A group of organized students disrupted President Vincent Price’s address to alumni Saturday, calling for institutional change in labor practices and student support, among other demands.
Looking back to the legacy of the 1968 Silent Vigil, approximately 25 undergraduates—who identified themselves as being from diverse backgrounds—took the stage in Page Auditorium as Price was about to accept class gifts.
“President Price get off the stage,” the group chanted, while rushing the stage with signs and a megaphone. Once they gathered onstage, the group continued chanting “Whose University? Our University.”
Junior Trey Walk took the megaphone first, connecting the protest back to the Vigil.
“These events would later be summarized as a turning point for Duke, but 50 years later so much has still remained the same,” Walk said. “We are still here.”
Walk continued, noting that task forces and other measures are still being used to pacify students.
After he passed off the megaphone, Price attempted to interject before relenting. Many in the crowd began shouting.
Amid the shouting, the protesters continued listing their demands—ranging from guaranteeing need-blind admissions for international students and loan-free financial aid to opening Board of Trustees meetings to the public and banning medically unnecessary surgery for intersex newborns at Duke Hospital.
Many alumni did not respond positively, booing to drown out the student’s explanation of their demands, some standing up to turn their backs to the stage. Among the comments heard from alums in the audience “get off the stage”, “not the time or place” and “a**holes.”
After approximately 10 minutes, Sterly Wilder, Trinity ’83 and associate vice president for alumni affairs, initially announced that the talk would be canceled. Five minutes later, the students left to further address their demands in front of the Chapel.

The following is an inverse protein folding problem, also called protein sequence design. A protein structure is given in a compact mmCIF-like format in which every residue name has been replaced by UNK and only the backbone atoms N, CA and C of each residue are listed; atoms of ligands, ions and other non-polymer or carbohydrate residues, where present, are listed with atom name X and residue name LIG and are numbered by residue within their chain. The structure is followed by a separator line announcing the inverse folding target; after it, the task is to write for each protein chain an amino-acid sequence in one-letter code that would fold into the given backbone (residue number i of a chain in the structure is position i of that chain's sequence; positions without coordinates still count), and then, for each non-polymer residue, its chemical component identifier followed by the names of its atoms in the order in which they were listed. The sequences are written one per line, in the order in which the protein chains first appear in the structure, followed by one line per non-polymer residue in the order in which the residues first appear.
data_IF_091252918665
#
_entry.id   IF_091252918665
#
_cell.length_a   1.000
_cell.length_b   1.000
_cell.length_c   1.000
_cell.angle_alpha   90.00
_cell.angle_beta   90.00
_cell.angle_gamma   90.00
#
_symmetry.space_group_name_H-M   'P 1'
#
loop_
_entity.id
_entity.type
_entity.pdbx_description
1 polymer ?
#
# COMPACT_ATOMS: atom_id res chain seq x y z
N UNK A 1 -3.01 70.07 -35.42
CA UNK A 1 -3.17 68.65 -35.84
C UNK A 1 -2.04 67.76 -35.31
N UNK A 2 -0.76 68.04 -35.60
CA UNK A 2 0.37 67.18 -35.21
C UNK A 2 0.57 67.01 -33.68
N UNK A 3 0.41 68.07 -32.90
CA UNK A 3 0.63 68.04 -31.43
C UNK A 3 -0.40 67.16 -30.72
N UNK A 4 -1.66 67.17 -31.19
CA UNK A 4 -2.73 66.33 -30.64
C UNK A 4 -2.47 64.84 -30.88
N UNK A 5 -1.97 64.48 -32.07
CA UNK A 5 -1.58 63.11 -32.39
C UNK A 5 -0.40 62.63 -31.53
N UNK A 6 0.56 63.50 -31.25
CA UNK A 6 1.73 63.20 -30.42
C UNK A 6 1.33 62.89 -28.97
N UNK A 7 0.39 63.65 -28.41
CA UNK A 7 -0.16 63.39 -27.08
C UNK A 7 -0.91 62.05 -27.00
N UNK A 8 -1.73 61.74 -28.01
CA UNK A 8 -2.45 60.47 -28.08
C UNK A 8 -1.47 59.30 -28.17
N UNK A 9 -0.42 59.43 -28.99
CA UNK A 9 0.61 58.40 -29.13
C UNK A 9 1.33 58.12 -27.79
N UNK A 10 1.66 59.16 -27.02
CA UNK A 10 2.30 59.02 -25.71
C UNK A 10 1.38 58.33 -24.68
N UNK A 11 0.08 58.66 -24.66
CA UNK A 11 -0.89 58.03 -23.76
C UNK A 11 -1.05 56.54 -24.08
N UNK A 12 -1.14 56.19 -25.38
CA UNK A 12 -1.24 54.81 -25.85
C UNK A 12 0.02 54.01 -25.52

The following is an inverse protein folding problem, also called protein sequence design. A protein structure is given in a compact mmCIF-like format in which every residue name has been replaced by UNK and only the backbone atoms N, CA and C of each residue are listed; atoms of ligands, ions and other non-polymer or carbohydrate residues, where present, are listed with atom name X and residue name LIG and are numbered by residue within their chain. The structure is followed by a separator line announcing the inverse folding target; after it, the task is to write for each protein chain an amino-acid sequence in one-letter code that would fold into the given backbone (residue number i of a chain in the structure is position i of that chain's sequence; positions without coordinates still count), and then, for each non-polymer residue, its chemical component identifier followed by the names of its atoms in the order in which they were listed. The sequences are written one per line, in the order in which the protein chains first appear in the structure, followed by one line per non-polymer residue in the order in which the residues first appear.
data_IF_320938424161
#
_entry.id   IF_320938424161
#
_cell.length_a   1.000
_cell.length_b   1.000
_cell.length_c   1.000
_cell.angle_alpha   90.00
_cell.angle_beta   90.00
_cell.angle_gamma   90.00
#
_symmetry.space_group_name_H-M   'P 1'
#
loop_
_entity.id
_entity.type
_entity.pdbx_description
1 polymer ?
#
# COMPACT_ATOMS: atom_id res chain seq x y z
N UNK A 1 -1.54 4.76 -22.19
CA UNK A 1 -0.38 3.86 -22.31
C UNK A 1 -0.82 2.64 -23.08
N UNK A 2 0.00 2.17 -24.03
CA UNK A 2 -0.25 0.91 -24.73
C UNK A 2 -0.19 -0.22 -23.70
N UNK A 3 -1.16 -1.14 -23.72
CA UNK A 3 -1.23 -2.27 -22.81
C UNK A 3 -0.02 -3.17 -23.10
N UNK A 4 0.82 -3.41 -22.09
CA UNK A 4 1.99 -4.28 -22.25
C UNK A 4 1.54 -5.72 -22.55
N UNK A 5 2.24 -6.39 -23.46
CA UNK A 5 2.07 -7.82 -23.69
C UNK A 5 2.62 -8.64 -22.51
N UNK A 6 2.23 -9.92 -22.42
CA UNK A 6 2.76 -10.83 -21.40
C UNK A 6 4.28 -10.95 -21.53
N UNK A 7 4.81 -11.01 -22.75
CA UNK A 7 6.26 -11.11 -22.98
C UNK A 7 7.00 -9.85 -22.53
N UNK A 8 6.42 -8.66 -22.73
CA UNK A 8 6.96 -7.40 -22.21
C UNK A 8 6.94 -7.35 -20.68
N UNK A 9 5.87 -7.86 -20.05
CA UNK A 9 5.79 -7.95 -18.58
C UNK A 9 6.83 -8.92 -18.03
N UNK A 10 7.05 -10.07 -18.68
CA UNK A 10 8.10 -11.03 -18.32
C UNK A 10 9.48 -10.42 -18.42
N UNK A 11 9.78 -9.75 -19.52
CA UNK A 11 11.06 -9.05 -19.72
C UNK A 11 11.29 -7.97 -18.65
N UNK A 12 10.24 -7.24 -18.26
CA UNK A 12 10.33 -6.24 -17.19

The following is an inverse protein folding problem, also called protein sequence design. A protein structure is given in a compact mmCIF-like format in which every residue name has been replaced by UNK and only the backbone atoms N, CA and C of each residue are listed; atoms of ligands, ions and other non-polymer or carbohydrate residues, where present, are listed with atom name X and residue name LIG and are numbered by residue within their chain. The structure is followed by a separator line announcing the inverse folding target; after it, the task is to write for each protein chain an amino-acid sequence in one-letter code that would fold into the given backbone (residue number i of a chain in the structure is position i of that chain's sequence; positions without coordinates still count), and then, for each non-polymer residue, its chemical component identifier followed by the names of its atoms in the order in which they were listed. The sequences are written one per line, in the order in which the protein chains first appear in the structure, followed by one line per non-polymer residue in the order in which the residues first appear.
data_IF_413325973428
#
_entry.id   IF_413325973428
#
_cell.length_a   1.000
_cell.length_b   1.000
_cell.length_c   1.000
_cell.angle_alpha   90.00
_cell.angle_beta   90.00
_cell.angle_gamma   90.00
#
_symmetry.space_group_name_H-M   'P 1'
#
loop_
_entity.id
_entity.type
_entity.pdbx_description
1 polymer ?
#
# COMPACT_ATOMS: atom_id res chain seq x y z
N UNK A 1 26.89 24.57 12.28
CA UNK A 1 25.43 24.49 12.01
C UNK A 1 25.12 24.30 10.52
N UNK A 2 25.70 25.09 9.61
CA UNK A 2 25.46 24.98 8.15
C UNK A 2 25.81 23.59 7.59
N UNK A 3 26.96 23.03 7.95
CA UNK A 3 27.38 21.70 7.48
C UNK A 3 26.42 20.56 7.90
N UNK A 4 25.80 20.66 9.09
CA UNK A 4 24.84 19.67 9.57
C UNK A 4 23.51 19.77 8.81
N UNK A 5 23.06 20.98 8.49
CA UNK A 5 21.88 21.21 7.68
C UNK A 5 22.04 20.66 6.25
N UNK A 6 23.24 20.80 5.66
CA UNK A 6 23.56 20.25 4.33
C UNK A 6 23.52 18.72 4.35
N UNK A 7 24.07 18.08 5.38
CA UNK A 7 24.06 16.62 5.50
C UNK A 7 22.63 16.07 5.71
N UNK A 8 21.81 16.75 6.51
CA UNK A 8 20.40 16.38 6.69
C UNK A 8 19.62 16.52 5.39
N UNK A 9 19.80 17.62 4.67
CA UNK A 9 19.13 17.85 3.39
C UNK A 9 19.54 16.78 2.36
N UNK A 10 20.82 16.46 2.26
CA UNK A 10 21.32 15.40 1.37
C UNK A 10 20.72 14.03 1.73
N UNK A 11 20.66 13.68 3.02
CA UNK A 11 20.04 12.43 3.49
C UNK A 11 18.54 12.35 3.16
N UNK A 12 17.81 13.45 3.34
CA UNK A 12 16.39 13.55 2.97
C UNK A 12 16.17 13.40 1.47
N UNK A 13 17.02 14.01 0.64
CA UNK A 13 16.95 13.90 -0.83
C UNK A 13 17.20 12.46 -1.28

Before they got onstage, student protesters reported receiving fliers titled "Got something to say? Here's how to get your message heard..." from Dean of Students Sue Wasiolek, which outlined Duke's policies on protesting.
One bullet point states: "Disruptive picketing, protesting or demonstration on Duke University property or at any place in use for an authorized university purpose is prohibited."
Get The Chronicle straight to your inbox
Signup for our editorially curated, weekly newsletter. Cancel at any time.
The Page Auditorium talk eventually continued, with alumni presenting class gifts followed by an address from the President. In the question and answer session, one alumnus asked Price about his thoughts on the protest.
Price said he would review the demands and listen to the students, but noted that he thought they might have a “misunderstanding” about the minimum wage issue. He explained that Duke has committed to raising its wage for employees and contract workers.
“The challenge now in a culture that confuses shouting back and forth with conversation, we just have to find vehicles to have honest discussion and I’m happy to take up any of the issues which the students raise," he said. "I disagree deeply that this was an appropriate way to handle these issues."
Students also protested in April 2016 for some of the same causes during the week-long Allen Building sit-in, including raising minimum wage to $15/hour. The Allen Building sit-in was originally sparked by allegations that executive vice-president Tallman Trask hit a parking employee with his car and called her a racial slur. It called for Trask’s firing, but also focused on other concerns regarding labor at the University.